The 3D Printing Movement

3D printing has seen a rise in popularity over the last several years. Some of the most popular industries that regularly utilize it include: 

  • Automobiles
  • Jewelry
  • Onshoring
  • Space
  • Eyewear
  • Fashion

Now, the music industry is joining the list. While the popularity of 3D record printing isn’t anywhere near vinyl, it is making a name for itself thanks to its sustainability and uniqueness. 3D printing is being used in other industries to solve problems. It’s even been used in medicine to craft an organ for a transplant patient. It’s crazy to think that something that can perform such a miracle can also print your next Billie Eilish album, but it’s true. It’s solving the problem of music and sustainability. 

A 3D printer for “vinyl” records has already been created, and records are already being produced. The audio quality isn’t the same as a traditional vinyl record, but it’s also the first step toward a more sustainable future in music. 3D printers have already been used to make instruments, so why not actual records? If they can improve upon the quality, the possibilities could truly be endless when it comes to creating a new era of records for the next generation to listen to.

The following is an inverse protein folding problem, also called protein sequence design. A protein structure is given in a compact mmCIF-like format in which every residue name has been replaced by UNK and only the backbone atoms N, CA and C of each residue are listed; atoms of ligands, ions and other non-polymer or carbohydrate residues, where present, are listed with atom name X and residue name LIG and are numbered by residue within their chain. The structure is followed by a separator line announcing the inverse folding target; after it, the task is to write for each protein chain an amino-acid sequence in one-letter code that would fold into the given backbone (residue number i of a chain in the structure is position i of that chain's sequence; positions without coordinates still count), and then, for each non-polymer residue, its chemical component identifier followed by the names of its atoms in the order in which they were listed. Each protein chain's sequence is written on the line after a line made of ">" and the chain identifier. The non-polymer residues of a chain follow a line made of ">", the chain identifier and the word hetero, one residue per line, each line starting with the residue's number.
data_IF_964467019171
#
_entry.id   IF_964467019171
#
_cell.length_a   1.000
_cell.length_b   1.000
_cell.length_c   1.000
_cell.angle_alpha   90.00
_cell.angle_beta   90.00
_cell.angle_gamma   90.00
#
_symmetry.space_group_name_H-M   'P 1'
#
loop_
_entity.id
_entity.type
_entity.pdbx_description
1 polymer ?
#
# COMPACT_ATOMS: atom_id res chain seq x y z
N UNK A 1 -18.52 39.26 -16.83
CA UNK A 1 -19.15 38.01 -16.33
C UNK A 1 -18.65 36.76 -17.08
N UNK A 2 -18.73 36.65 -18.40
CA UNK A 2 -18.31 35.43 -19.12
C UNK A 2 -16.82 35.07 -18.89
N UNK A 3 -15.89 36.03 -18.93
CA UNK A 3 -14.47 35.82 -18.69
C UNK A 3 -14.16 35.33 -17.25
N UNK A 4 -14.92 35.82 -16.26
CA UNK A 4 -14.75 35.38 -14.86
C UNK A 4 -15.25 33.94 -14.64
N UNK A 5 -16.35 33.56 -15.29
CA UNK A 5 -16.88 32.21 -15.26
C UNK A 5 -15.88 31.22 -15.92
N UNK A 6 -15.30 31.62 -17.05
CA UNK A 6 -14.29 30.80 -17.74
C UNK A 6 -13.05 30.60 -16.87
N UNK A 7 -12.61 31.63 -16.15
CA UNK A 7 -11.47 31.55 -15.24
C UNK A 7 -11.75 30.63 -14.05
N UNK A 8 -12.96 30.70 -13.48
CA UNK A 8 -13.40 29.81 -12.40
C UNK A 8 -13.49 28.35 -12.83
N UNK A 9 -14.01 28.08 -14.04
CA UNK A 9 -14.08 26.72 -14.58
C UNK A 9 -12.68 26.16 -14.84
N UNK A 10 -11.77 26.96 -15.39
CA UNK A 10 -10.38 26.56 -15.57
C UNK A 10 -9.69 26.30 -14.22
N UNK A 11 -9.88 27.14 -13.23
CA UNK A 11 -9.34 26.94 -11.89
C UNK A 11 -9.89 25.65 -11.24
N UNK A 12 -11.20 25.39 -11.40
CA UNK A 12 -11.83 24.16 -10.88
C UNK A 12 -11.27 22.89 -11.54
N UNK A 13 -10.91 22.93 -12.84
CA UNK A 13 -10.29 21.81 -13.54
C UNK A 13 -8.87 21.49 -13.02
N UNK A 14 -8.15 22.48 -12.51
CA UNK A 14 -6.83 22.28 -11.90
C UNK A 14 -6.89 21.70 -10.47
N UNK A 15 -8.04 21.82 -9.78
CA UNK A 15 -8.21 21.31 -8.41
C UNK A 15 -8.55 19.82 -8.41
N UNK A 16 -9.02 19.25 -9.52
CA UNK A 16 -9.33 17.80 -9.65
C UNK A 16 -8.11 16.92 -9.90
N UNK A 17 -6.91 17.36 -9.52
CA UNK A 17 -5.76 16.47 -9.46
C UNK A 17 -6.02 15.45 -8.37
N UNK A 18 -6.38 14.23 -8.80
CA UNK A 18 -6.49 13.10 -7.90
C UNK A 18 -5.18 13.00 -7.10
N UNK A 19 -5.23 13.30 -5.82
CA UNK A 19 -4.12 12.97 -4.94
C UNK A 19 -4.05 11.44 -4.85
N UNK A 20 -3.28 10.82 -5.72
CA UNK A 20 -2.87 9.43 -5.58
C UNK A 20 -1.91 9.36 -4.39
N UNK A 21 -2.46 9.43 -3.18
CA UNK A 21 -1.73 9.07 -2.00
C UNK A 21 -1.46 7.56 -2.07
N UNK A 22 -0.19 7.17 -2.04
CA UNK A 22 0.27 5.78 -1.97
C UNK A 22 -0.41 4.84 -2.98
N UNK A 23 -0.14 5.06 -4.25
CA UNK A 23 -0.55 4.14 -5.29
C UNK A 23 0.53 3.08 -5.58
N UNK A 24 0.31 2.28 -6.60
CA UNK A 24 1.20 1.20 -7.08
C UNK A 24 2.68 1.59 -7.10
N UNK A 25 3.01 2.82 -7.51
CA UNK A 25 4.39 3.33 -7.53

How to Be a More Sustainable Music Lover

The music industry, like many others, is moving toward sustainability. Some artists are doing it because of their social responsibility. Others are on board because they know it’s what their audience wants. 

Whatever the case, it’s up to you, personally, to make more sustainable choices when you’re choosing how to consume your music. Obviously, digital is one of the best options since it leaves little-to-no carbon footprint – except for the electricity needed to charge your phone. Other ways you can be more sustainable as a music lover include: 

  • Buying sustainable/eco-friendly merch from bands
  • Promoting musicians that actively care for the environment
  • Purchasing old or used records/CDs instead of new ones
  • Waiting until your favorite artists get close to your town to see them on tour
  • Selling your old records/CDs rather than throwing them away
  • Repurposing records that are scratched or damaged

Everyone loves some type of music. Whether you’re into New Age or Classic Rock or something in-between, making a conscious effort to be more sustainable with your listening habits can change the way the industry works. 

As this generation continues to understand the importance of sustainability and businesses that support the planet, things will keep changing. Consumers will demand more sustainable products, including the music they consume. Thankfully, help is on the horizon when it comes to 3D printing. If they can create an organ from a printer, it won’t be long before they can create a record that sounds just as good as the original. In the meantime, listen to what you already have, try going digital, and take comfort in knowing the music you’re listening to isn’t causing the planet to rock and roll.

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Last Updated on July 15, 2021.